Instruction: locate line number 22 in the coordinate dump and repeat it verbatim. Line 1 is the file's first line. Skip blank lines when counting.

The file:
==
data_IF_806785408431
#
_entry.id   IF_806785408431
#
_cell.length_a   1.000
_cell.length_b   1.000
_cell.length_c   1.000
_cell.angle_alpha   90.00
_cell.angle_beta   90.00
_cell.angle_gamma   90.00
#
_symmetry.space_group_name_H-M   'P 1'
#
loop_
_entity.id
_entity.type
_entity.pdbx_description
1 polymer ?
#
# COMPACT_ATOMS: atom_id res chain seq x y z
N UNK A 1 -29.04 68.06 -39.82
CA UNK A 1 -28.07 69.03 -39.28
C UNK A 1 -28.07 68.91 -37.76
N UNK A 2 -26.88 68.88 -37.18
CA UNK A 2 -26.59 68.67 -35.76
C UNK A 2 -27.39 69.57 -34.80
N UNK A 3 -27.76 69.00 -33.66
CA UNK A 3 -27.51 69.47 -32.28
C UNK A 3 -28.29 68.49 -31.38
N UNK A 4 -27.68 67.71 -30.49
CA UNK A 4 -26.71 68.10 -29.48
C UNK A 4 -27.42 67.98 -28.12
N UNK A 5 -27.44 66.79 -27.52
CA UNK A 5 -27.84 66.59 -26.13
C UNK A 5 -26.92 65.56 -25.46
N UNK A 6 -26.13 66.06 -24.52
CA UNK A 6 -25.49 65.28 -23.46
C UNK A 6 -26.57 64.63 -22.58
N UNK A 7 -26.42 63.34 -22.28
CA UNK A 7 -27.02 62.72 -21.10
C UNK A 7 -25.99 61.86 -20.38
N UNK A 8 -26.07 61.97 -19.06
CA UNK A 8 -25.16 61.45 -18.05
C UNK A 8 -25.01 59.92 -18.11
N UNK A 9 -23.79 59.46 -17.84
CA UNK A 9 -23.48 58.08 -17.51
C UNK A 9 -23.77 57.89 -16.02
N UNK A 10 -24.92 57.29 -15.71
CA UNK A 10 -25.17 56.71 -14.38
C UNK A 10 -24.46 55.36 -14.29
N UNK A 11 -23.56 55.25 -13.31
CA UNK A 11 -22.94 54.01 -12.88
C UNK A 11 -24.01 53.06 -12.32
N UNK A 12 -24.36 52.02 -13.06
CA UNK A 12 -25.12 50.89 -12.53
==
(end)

CA UNK A 1 -28.07 69.03 -39.28